Academic Programs / Community

Bringing Mental Health Support to Floating Doctors Patients in Panama

Adler University Couple and Family Therapy Students

From left to right: Dr. Brown, and students Carol Salas, Catherine Schumacher, Travianna Jones, Briana Moretti, Alejandra Franco, Marcela Ramirez, and Paris Thomas. They will all be traveling to Panama in August.

Several years ago, Kristina Brown, Ph.D., LMFT, Chair of the Couple and Family Therapy Department in Chicago, began to discuss possible collaborations with the Founder and CEO of Floating Doctors, Dr. Ben LaBrot.  Dr. Brown, whose clinical specialties and research interests lie in medical family therapy, and Dr. LaBrot share a passion for bringing mental health support to the people served by Floating Doctors.

Floating Doctors is located in Bocas del Toro, Panama and operates from a central base to provide medical services to over 25 local communities of the Ngäbe-Bulgé people. What started as an actual boat sailing to provide medical care to those in need in places like Haiti and Honduras, settled in Panama with a permanent base to provide rural health care and community development. Missing from their services was attention to the mental health issues that are prevalent, especially presented with the medical conditions that Floating Doctors was seeing in their patients.

Drs. Brown and LaBrot set their shared vision to help fill this void in motion in January 2019 when Couple and Family Therapy Ph.D. student, Megan Chapman, began a year-long doctoral internship with the goal of program development and research. Serving as the financial controller and “resident therapist,” Chapman is taking the lead on a current research project, “Assessing Mental Health Needs in the Indigenous Ngäbe-Bulgé Comarca in Bocas del Toro, Panama,” along with fellow volunteer, Jill Patel, and Dr. Brown, Medical Director Dr. Chris Cunningham, and Dr. LaBrot.

This qualitative study utilizes a community-centered, multidisciplinary approach, using knowledge from areas of Couple and Family Therapy, Medical Family Therapy, medicine, and global health to explore the interrelationship between culture and complete healthcare needs including mental health. It will also highlight the educational, socioeconomic, and health problems that both cause and result from a lack of mental health resources. This data can help Floating Doctors create mental health programs that support the cultural values and address the specific life stressors of the Ngäbe-Bulgé community as determined from their own stories.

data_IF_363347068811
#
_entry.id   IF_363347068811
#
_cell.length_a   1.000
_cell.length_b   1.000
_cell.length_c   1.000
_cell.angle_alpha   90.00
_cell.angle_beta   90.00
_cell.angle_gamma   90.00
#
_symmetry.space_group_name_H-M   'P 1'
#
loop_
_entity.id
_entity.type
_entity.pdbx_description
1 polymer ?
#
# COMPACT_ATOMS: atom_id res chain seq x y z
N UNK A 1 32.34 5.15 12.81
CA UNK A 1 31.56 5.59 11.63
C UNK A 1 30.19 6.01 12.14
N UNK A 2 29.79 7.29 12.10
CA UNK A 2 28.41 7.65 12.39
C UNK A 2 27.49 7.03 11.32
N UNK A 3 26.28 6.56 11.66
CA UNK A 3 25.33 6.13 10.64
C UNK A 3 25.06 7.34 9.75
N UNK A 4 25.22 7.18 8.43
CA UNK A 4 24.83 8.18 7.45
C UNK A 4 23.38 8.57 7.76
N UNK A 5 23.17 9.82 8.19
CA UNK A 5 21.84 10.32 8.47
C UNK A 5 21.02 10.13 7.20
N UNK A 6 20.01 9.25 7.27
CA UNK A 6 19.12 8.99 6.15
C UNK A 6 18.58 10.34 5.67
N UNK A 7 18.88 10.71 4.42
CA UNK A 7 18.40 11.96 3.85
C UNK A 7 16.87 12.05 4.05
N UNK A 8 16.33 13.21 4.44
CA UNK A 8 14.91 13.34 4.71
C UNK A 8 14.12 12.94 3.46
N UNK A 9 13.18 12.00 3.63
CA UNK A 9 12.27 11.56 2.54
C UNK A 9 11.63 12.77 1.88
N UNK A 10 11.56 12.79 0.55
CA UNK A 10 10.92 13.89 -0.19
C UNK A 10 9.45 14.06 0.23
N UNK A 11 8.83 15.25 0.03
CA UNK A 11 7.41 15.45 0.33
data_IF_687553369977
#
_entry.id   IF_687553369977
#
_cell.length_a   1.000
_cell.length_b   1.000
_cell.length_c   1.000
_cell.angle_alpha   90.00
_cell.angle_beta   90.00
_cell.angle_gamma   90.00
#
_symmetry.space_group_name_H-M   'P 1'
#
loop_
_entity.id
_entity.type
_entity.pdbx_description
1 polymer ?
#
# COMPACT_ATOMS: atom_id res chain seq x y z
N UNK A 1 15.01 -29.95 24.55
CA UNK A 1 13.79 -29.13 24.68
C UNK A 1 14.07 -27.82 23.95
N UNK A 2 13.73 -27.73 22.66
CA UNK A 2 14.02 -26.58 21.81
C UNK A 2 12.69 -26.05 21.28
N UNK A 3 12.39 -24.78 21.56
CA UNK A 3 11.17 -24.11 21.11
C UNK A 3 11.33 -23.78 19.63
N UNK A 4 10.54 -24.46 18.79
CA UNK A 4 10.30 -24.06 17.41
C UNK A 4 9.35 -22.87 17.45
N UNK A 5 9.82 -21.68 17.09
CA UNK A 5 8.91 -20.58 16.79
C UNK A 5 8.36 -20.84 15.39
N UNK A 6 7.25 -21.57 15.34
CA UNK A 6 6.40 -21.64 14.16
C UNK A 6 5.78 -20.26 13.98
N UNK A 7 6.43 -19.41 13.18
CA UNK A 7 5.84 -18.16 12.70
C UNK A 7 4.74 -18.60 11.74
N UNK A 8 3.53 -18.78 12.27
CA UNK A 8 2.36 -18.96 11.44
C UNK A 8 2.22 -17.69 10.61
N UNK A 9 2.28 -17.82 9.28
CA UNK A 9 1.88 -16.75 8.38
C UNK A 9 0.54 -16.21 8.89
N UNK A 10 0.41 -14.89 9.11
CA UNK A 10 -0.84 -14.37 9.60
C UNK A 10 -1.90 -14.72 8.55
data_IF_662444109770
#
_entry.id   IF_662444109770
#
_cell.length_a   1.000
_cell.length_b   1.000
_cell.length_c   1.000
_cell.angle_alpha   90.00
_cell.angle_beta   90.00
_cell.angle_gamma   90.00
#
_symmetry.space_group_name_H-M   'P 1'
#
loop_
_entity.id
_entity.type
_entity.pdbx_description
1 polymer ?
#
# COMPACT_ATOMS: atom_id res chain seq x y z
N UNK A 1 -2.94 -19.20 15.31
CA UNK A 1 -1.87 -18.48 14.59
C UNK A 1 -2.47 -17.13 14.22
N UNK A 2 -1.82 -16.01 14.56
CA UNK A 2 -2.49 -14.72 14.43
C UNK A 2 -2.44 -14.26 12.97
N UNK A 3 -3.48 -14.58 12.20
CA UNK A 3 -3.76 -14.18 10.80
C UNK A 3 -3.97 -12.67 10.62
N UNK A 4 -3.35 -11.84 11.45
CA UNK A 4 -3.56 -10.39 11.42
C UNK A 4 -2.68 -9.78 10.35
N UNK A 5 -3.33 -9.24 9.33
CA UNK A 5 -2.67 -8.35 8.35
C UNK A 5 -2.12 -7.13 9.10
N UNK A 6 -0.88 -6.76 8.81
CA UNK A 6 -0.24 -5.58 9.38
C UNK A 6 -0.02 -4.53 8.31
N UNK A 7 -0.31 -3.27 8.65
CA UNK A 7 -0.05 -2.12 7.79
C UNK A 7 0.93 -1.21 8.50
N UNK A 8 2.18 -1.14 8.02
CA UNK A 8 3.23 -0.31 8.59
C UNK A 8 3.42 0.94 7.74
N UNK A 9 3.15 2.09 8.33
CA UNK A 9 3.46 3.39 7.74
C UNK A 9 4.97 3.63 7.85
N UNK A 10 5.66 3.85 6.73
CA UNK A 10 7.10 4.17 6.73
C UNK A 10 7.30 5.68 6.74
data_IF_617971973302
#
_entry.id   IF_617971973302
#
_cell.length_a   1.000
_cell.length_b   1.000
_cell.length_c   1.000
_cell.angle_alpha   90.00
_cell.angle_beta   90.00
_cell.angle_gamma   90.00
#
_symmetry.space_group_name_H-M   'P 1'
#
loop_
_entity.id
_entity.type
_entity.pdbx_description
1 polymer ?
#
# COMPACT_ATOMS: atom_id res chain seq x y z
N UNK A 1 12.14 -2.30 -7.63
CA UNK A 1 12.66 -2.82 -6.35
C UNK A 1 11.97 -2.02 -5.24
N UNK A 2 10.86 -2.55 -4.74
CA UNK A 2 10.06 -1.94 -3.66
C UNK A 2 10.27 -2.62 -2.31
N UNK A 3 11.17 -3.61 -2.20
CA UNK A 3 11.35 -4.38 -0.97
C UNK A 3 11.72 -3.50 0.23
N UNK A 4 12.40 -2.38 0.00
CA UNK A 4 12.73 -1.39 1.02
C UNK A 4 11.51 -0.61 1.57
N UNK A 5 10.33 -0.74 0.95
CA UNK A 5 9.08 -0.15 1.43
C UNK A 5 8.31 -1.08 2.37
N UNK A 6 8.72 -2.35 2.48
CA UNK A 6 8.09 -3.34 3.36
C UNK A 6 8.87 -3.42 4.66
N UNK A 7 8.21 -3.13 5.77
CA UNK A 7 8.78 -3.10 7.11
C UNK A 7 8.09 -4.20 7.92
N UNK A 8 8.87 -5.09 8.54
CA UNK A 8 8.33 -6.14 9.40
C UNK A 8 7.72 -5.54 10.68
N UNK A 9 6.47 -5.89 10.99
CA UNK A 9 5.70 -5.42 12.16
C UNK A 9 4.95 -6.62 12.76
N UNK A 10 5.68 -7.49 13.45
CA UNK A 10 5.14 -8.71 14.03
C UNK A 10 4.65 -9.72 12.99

Additionally, this study will aid the Panamanian government in understanding the mental health needs and resources of the Ngäbe-Bulgé community. The partnership between the Couple and Family Therapy Department of Adler University and Floating Doctors will result in the opportunity to provide mental health services as determined by the outcomes of this study. The goal is to develop the ongoing provision of mental health services through Floating Doctors and make this available for volunteer mental health providers across the world.

In August 2019, Dr. Brown will be going to Panama with seven masters and doctoral students from the Couple and Family Therapy Department to work alongside Megan piloting interim projects. The class will be on base in Isla San Cristobal for two weeks deploying with the Floating Doctors medical team to remove village clinics, volunteering at a nursing home, and learning about the history, culture, ecology and health challenges of the area. According to their website, Floating Doctors’ goal for the students is that the experience “will be transformative.” “This experience will not only encourage global thinking, international cultural and travel competence and a deeper understanding and appreciation of other cultures and environments, but also reinforces the value of service not only for others but for ourselves.”

This opportunity fulfills a professional dream for Dr. Brown, a doctoral internship requirement for Ph.D. student, Megan Chapman, and meets elective requirements in the Masters and Ph.D. programs for students. It also aligns with the Couple and Family Therapy Department’s definition of diversity and deep commitment to individual and family health. The program’s foundational belief is that “all people are worthy of our understanding and respect. We believe that diversity education is a personal and relational process; therefore, we value self of the therapist exploration and experiential learning.”